Jackson argues that we should adopt the reasoning of York and apply it to his case because he was the principal or sole shareholder of each of the Great Basin subsidiaries and was heavily involved in the negotiations for Volvo dealership agreements. Therefore, he alleges, he too was “inextricably woven” into the business arrangements and “essential to the operation” of the various dealerships.
This is a question of first impression for our circuit.3 As a preliminary matter, we note that most other circuits have expressly refused to carve out exceptions to the ADDCA. See Bishay v. Am. Isuzu Motors, Inc., 404 F.3d 491 (1st Cir.2005) (construing analogous statute and rejecting York ); Vincel v. White Motor Corp., 521 F.2d 1113, 1120 (2d Cir.1975) (distinguishing York and Kavanaugh ); Tucker v. Chrysler Credit Corp., 149 F.3d 1170, (4th Cir.1998) (unpublished) (rejecting York ); Olson Motor Co. v. General Motor Corp., 703 F.2d 284, 289 n. 5 (8th Cir.1983) (distinguishing York ); Sherman v. British Leyland Motors, 601 F.2d 429, 440 n. 11 (9th Cir.1979) (rejecting York ); Pearson v. Ford Motor Co., 68 F.3d 1301, 1303 (11th Cir.1995) (distinguishing York ). But see Rea v. Ford Motor Co., 497 F.2d 577, 584 (3d Cir.1974) (applying York ).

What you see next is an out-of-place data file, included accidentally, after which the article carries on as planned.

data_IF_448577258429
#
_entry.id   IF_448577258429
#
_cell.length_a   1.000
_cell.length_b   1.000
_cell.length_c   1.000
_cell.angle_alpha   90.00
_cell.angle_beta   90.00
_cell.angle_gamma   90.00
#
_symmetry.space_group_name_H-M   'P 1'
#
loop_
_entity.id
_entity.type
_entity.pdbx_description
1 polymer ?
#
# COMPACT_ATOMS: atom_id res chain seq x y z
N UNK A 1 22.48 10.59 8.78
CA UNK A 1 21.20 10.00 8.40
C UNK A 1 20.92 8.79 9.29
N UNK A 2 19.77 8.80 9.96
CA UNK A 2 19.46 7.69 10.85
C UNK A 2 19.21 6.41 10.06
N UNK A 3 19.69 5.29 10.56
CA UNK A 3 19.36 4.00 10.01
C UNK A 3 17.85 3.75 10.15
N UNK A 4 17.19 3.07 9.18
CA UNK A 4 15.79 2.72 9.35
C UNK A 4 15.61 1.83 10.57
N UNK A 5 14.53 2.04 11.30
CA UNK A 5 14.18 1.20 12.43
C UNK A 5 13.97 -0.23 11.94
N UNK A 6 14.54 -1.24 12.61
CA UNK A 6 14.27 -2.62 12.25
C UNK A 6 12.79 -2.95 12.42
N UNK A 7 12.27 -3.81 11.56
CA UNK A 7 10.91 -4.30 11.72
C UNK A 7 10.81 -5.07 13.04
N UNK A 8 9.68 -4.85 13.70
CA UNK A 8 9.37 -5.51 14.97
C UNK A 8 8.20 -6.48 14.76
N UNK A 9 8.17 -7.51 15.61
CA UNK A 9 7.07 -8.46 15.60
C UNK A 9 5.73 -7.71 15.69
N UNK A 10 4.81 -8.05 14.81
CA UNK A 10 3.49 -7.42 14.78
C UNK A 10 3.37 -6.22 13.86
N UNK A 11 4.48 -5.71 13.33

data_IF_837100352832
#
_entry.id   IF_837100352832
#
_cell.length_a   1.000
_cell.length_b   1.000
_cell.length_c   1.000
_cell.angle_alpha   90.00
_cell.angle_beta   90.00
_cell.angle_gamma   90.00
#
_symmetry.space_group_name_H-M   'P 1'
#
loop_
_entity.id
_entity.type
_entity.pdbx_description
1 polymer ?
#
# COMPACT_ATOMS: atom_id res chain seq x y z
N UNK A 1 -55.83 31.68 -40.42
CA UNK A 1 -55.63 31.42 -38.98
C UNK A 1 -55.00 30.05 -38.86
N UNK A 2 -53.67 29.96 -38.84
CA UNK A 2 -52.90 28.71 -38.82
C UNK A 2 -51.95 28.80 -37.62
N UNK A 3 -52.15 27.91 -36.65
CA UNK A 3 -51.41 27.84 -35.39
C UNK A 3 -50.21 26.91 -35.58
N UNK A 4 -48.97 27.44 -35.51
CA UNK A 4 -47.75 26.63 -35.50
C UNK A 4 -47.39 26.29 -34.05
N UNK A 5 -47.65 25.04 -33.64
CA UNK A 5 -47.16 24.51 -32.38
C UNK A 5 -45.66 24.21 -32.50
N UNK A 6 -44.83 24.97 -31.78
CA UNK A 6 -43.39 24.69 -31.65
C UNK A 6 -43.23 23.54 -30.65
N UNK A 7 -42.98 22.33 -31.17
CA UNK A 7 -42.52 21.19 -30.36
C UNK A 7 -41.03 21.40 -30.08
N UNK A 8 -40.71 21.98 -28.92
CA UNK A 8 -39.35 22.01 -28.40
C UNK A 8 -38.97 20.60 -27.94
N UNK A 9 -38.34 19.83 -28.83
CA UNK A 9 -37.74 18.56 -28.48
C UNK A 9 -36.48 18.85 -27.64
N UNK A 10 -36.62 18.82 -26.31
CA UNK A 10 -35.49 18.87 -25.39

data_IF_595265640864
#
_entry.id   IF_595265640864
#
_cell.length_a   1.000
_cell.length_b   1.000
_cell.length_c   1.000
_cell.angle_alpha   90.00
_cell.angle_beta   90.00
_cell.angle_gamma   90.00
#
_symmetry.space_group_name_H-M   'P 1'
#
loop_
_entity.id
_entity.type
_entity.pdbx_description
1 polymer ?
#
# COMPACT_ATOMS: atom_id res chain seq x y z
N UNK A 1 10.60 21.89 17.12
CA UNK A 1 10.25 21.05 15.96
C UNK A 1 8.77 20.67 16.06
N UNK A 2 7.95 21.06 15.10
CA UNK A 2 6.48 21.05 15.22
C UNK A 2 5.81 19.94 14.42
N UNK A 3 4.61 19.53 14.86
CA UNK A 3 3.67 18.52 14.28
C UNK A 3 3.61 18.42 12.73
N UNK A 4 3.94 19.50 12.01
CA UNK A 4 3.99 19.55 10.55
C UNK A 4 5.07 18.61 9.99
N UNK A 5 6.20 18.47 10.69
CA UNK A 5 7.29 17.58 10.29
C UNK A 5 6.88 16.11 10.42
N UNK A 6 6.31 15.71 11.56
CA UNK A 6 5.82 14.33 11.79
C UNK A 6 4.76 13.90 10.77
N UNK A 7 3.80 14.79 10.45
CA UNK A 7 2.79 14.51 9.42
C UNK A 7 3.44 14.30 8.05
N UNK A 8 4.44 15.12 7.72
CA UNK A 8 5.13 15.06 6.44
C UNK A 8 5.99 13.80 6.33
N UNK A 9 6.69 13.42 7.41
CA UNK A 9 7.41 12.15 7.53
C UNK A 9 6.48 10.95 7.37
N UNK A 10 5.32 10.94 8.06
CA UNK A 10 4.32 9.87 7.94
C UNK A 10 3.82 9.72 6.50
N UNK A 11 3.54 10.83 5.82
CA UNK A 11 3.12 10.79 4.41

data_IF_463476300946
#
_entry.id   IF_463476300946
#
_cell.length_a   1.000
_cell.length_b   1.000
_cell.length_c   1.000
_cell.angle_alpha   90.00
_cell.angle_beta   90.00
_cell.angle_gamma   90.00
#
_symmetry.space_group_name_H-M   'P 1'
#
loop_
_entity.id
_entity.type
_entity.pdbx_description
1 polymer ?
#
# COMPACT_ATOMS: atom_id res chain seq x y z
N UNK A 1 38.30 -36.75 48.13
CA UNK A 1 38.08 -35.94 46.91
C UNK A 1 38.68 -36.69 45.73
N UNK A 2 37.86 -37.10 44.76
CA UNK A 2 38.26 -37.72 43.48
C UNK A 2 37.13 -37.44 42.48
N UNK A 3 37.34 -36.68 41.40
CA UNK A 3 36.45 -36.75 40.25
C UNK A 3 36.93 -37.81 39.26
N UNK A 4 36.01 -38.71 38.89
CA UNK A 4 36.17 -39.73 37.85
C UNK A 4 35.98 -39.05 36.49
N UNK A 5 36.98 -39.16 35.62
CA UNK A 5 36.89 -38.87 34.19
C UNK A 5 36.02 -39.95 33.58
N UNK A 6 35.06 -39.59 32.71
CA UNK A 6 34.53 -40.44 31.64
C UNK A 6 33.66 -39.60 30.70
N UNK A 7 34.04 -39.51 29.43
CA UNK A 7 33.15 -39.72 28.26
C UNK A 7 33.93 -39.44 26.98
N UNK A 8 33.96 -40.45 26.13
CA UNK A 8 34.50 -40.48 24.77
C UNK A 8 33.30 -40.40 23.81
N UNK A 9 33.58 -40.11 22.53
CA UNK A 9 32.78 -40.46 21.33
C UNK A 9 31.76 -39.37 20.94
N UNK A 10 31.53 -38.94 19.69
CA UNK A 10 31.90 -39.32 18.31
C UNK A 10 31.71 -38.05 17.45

We agree with the majority position. The text of the statute plainly cuts against Jackson. Where a statute is unambiguous on its face, the court need not inquire further. Connecticut Nat'l Bank v. Germain, 503 U.S. 249, 253, 112 S.Ct. 1146, 117 L.Ed.2d 391 (1992). Moreover, where parties choose the corporate form and receive all the benefits that flow from that structure, we should be hesitant to ignore the consequences. Jackson has not alleged an “alter ego” theory, nor has he argued that we should pierce the corporate veil of the Great Basin entities to expose the shareholders to personal liability. He has not made this argument for good reason: to do so would risk exposing his own assets to creditors of the bankrupt corporations. In short, we see no reason to depart from the plain language of the ADDCA and therefore decline to extend its application to those who do not qualify as “dealers” under the Act.